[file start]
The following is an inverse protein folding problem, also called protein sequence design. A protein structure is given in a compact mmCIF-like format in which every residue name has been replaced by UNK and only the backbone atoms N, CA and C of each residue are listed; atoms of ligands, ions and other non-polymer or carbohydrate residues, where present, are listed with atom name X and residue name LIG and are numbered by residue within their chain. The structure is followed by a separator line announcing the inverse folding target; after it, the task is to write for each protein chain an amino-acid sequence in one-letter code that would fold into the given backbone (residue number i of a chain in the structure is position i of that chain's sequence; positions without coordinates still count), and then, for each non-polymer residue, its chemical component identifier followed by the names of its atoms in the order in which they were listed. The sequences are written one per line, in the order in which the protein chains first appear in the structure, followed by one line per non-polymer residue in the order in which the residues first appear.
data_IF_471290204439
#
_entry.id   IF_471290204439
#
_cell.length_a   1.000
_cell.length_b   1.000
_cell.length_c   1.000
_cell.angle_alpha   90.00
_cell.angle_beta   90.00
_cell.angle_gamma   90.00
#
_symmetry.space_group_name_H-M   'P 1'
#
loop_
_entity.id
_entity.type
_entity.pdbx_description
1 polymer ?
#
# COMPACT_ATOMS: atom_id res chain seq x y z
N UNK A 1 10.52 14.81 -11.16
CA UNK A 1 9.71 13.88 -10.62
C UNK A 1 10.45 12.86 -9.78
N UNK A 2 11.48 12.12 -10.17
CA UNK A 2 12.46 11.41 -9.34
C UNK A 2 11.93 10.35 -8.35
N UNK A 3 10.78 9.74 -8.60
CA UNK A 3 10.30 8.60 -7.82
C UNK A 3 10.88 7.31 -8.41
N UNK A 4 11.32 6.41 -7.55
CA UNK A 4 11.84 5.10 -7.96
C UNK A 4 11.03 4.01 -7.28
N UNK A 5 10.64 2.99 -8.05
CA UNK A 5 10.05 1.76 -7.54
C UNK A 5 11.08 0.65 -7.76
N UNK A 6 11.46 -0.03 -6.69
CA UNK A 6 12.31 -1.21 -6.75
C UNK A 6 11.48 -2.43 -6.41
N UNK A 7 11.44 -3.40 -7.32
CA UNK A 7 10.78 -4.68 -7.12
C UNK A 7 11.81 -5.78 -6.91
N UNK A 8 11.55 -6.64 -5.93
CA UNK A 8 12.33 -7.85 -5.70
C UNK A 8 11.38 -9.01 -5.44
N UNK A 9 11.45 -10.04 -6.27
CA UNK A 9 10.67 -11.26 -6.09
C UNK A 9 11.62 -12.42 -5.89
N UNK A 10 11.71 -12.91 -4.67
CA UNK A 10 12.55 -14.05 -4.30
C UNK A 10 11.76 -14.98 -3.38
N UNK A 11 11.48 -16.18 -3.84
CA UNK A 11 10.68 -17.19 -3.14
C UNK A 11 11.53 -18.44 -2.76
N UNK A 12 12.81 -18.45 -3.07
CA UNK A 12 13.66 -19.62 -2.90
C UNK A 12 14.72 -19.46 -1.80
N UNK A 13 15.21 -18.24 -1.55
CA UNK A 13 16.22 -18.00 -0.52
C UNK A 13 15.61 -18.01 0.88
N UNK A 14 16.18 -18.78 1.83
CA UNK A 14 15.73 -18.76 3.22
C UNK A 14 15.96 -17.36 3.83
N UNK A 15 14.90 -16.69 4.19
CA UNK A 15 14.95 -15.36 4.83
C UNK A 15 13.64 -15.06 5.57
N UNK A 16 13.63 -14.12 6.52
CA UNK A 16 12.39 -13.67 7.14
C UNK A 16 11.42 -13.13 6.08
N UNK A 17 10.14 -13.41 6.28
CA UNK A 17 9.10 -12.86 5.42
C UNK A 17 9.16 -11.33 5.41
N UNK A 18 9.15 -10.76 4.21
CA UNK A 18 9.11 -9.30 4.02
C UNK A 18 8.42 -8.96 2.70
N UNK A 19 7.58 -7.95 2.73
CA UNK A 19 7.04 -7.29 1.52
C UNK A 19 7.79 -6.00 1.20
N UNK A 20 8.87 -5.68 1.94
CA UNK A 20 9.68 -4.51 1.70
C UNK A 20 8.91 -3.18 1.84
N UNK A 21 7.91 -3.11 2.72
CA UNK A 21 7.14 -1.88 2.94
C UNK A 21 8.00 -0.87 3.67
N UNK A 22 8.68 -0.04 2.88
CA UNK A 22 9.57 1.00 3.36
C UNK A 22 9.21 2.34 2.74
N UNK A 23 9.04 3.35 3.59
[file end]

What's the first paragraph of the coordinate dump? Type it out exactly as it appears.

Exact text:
The following is an inverse protein folding problem, also called protein sequence design. A protein structure is given in a compact mmCIF-like format in which every residue name has been replaced by UNK and only the backbone atoms N, CA and C of each residue are listed; atoms of ligands, ions and other non-polymer or carbohydrate residues, where present, are listed with atom name X and residue name LIG and are numbered by residue within their chain. The structure is followed by a separator line announcing the inverse folding target; after it, the task is to write for each protein chain an amino-acid sequence in one-letter code that would fold into the given backbone (residue number i of a chain in the structure is position i of that chain's sequence; positions without coordinates still count), and then, for each non-polymer residue, its chemical component identifier followed by the names of its atoms in the order in which they were listed. The sequences are written one per line, in the order in which the protein chains first appear in the structure, followed by one line per non-polymer residue in the order in which the residues first appear.